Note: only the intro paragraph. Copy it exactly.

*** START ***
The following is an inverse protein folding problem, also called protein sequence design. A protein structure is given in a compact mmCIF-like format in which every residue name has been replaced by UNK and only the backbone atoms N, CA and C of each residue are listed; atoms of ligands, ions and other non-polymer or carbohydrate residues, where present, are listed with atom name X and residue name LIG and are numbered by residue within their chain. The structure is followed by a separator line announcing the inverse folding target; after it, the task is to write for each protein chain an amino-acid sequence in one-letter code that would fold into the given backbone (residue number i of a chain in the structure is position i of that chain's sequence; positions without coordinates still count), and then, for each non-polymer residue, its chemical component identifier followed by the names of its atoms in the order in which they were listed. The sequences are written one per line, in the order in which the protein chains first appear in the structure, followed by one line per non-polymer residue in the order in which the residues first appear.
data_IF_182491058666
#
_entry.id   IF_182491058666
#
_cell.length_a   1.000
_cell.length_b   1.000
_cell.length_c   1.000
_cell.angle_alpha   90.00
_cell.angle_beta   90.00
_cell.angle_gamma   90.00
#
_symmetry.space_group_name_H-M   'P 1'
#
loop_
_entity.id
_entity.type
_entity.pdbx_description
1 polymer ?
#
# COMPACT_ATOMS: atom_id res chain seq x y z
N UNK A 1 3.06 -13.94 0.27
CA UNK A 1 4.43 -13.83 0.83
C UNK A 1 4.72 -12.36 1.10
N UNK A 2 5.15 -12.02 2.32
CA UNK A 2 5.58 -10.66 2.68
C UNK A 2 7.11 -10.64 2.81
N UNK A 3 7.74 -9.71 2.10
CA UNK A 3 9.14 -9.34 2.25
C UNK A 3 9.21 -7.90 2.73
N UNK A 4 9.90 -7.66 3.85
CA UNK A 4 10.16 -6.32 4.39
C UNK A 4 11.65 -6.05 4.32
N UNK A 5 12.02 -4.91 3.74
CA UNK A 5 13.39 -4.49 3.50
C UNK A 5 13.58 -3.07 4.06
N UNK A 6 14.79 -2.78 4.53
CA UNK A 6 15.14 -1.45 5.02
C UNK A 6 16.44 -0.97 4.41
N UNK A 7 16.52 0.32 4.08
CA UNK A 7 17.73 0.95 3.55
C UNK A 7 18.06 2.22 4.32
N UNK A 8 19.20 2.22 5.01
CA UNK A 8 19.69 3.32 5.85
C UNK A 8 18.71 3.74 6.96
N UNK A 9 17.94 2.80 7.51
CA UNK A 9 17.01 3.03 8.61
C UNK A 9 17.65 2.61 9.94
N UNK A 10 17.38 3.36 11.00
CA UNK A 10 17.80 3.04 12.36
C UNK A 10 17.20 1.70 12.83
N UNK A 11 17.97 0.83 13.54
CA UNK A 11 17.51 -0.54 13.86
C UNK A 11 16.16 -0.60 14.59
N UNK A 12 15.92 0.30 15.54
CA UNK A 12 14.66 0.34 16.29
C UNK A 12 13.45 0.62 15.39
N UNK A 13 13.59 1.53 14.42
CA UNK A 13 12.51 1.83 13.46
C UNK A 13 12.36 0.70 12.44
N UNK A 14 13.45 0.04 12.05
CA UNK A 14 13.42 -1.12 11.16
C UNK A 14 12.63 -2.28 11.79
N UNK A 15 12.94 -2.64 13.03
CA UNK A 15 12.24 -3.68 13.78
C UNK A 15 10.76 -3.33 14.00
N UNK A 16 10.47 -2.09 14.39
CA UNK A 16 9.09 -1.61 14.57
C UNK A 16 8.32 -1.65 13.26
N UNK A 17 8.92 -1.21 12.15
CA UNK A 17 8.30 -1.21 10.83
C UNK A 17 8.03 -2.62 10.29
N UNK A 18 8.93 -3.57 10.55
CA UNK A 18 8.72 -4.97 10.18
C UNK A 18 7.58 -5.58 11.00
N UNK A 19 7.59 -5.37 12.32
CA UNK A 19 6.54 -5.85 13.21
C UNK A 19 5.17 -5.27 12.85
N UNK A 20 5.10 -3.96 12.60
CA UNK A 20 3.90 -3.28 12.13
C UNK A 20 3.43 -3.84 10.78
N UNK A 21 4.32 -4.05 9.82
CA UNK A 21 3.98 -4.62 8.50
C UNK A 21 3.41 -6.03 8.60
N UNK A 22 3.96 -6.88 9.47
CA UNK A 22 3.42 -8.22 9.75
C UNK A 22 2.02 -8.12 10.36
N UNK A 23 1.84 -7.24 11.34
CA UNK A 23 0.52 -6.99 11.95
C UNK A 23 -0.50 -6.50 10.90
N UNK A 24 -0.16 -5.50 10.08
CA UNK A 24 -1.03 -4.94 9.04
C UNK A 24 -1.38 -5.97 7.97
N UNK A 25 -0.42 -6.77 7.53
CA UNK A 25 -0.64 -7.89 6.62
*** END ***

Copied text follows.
The following is an inverse protein folding problem, also called protein sequence design. A protein structure is given in a compact mmCIF-like format in which every residue name has been replaced by UNK and only the backbone atoms N, CA and C of each residue are listed; atoms of ligands, ions and other non-polymer or carbohydrate residues, where present, are listed with atom name X and residue name LIG and are numbered by residue within their chain. The structure is followed by a separator line announcing the inverse folding target; after it, the task is to write for each protein chain an amino-acid sequence in one-letter code that would fold into the given backbone (residue number i of a chain in the structure is position i of that chain's sequence; positions without coordinates still count), and then, for each non-polymer residue, its chemical component identifier followed by the names of its atoms in the order in which they were listed. The sequences are written one per line, in the order in which the protein chains first appear in the structure, followed by one line per non-polymer residue in the order in which the residues first appear.